When the previous government came to power, the leaders of the Right – the same ones running for office tomorrow – cried doom and gloom from the mountaintops. They said a Leftist government will surrender land. They said the Arab parties will undermine and betray us. They said Lapid will shutter the yeshivot and draft the students. But did any of these prophesies come to fruition?

The Ben Gvir calculus depends on a minimum threshold of fear and grievance among its constituents. I implore each of us to question if this fear is justified. Israel is stronger than it has ever been. We are a regional superpower. We face no serious internal or external threats. Religious freedom is guaranteed to all Jews. We have a strong army. We can continue to have all those things without a strongman at the helm, slowly depriving us of control over our shared destiny.

If you are planning on voting for a strongman tomorrow, I ask that you reconsider. Vote for Benny Gantz, a patriot who led our army through periods of uncertainty and served our country with dignity. Vote for Yair Lapid, a leader who has never hesitated to reach across the aisle and work hand in hand with religious and conservative alike. Vote for Liberman, who has stood on his principles and championed fairness and equality in the face of religious extremism. There are many, many ways to be a patriotic Zionist in these elections – even if you fundamentally disagree with the Left – without giving in to proponents of fear.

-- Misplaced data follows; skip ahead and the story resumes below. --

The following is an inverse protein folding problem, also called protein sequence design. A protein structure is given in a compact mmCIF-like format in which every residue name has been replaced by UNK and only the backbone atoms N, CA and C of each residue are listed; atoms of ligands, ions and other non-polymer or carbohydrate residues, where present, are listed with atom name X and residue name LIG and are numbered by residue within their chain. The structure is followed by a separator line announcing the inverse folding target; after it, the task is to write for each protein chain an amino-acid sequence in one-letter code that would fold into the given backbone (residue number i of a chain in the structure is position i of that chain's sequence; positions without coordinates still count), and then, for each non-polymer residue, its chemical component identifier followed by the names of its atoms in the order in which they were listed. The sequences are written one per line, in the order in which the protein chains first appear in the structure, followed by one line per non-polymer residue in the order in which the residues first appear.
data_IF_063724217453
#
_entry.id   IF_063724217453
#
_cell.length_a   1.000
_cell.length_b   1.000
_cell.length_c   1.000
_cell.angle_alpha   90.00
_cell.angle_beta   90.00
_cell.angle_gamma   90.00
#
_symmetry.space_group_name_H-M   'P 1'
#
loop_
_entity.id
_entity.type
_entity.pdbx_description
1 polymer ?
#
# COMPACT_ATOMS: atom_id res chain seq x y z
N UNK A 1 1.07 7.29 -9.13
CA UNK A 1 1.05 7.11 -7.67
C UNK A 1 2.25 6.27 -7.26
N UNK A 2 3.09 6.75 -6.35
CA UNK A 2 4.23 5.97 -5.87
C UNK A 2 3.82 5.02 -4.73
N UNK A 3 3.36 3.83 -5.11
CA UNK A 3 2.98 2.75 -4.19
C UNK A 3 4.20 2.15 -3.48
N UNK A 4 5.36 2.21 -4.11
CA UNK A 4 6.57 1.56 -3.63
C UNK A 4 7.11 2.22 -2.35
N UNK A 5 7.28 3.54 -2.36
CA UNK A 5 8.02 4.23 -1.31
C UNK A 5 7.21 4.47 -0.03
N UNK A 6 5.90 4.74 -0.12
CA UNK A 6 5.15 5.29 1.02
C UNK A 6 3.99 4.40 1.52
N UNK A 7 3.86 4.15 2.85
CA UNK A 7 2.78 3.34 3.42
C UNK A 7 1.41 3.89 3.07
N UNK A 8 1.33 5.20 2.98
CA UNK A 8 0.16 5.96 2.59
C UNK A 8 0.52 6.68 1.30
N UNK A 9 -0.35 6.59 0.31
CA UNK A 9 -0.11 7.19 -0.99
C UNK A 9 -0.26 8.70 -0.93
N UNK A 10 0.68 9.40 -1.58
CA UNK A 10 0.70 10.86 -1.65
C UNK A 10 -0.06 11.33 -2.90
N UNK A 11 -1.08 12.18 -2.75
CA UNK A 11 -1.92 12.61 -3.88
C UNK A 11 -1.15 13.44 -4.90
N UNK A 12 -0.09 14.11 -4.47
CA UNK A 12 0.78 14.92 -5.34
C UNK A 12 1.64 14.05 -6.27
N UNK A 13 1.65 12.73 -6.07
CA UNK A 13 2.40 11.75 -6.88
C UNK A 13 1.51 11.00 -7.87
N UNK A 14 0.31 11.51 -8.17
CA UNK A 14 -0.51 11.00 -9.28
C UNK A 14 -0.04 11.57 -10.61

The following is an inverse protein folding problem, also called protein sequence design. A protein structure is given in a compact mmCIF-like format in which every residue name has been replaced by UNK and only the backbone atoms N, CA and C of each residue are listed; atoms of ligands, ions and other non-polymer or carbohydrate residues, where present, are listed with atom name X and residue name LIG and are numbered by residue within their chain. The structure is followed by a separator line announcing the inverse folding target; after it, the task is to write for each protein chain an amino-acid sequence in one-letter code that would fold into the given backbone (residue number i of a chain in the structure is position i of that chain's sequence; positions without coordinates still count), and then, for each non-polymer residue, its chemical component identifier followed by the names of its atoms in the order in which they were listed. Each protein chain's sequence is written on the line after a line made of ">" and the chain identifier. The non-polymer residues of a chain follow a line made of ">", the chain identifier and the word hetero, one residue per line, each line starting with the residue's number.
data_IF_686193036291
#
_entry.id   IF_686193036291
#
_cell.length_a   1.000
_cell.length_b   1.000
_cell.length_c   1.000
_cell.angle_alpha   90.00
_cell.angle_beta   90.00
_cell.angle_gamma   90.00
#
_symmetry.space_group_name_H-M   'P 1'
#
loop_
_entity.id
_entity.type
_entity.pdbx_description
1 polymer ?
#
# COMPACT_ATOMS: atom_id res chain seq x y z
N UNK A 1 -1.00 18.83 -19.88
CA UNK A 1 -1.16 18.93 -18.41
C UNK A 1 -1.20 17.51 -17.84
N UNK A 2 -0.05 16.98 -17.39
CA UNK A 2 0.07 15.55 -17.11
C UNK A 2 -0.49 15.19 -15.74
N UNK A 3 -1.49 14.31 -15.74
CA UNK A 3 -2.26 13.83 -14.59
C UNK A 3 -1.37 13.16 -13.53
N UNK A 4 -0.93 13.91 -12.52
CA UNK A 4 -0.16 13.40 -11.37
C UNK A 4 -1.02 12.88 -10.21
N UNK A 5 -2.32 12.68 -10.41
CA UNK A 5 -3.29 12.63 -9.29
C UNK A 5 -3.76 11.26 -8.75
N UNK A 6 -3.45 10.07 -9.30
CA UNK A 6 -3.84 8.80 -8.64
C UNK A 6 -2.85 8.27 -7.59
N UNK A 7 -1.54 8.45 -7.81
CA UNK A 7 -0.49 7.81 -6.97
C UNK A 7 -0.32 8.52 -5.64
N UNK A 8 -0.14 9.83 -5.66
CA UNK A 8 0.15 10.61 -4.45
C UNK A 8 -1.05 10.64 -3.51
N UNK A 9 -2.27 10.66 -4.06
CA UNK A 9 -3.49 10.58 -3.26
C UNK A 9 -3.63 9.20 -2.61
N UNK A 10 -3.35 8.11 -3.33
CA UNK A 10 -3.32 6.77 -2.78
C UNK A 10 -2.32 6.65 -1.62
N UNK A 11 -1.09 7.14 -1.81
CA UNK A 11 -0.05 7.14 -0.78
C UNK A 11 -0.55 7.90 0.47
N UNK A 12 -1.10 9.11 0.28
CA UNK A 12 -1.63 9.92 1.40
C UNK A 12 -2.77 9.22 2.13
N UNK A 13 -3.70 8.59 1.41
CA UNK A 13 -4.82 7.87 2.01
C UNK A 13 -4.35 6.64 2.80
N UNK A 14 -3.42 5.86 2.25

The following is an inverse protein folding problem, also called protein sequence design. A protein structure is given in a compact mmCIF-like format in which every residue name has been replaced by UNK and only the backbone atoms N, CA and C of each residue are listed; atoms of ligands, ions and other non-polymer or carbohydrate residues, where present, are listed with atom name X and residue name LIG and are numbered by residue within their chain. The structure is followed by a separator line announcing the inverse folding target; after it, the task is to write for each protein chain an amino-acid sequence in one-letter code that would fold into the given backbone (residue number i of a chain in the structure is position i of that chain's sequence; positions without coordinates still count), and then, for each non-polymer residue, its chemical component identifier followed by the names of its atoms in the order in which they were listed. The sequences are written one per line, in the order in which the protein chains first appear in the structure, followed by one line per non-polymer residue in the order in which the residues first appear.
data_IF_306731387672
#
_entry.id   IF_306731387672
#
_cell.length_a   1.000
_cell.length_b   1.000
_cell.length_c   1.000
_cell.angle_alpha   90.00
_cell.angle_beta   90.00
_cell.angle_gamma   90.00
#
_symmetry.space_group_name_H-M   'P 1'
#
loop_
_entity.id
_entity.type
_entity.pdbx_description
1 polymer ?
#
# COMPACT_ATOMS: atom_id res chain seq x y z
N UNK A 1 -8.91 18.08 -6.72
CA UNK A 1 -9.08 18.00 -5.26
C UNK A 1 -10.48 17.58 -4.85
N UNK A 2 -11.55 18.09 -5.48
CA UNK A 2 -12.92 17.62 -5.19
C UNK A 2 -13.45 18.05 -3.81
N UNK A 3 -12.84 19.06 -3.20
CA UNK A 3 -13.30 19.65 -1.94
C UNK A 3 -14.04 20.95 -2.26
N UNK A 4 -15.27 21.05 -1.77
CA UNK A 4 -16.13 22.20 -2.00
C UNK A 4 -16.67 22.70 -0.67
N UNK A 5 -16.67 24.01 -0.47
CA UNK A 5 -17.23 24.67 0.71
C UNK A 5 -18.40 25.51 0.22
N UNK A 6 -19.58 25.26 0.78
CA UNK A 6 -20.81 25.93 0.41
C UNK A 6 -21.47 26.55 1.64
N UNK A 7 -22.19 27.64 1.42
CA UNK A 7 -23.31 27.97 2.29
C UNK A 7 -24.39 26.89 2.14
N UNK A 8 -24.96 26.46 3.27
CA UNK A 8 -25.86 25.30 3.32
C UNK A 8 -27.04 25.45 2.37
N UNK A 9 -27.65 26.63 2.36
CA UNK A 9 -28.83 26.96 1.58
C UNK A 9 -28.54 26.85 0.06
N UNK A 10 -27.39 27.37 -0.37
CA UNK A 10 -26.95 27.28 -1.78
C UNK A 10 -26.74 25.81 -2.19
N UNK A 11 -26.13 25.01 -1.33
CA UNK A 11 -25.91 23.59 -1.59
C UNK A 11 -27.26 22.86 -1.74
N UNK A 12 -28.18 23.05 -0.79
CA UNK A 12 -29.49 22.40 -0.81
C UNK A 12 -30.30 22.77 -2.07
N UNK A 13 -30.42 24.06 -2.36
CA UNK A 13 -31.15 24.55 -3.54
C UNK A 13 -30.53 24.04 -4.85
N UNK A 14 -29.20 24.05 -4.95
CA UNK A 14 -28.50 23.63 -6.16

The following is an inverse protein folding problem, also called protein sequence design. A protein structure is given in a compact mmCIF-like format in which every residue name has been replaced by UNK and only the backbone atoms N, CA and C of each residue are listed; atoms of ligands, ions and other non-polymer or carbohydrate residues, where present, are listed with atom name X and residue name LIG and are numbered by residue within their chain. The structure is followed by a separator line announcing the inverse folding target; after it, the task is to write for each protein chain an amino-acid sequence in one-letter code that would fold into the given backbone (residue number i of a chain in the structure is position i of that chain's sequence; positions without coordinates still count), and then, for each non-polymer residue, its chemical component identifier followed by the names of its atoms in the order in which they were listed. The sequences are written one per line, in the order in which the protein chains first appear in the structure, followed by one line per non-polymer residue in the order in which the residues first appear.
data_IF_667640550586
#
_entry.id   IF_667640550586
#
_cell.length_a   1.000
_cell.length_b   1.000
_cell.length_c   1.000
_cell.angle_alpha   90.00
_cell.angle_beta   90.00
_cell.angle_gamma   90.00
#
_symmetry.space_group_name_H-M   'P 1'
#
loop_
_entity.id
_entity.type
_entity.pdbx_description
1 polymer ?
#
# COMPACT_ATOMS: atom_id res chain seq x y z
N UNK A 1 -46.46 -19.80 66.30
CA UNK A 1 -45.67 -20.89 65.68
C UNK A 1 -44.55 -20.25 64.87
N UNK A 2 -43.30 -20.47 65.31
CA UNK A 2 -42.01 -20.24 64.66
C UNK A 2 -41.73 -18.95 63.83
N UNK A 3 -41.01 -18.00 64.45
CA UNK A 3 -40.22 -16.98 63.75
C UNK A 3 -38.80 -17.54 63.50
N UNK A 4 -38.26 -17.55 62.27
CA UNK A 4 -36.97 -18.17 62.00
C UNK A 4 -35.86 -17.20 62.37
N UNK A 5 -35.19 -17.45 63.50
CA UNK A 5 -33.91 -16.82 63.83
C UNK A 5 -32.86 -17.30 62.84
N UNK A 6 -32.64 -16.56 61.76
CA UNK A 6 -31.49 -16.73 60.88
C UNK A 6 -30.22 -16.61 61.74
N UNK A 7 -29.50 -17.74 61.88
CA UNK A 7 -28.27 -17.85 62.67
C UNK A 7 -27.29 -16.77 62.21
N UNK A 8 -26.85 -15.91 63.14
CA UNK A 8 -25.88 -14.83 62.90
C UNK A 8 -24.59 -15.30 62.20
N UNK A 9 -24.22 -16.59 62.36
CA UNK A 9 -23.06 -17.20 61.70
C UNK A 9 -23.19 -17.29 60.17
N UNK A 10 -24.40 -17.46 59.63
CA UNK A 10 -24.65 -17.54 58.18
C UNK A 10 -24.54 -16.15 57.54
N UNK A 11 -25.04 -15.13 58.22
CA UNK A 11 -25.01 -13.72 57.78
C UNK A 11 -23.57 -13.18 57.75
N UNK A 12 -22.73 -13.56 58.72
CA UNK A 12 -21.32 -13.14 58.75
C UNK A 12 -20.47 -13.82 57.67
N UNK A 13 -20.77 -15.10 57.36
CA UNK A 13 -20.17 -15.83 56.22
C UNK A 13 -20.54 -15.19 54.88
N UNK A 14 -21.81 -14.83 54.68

You can believe in a strong Israel without a strongman. Tomorrow, lets keep our country strong, by rejecting the fear and suspicion for our neighbors that has driven us to the edge of the abyss, and remembering the shared future that we are fighting for.

About the Author
I was raised in a small Ultra-Orthodox community in Milwaukee, and made Aliya at the age of 18. I volunteered in the IDF and continue to serve in the reserves. Today I work and research in the field of law, while enthusiastically pursuing my hobbies of historical and political research and discourse. I am a husband and father of three.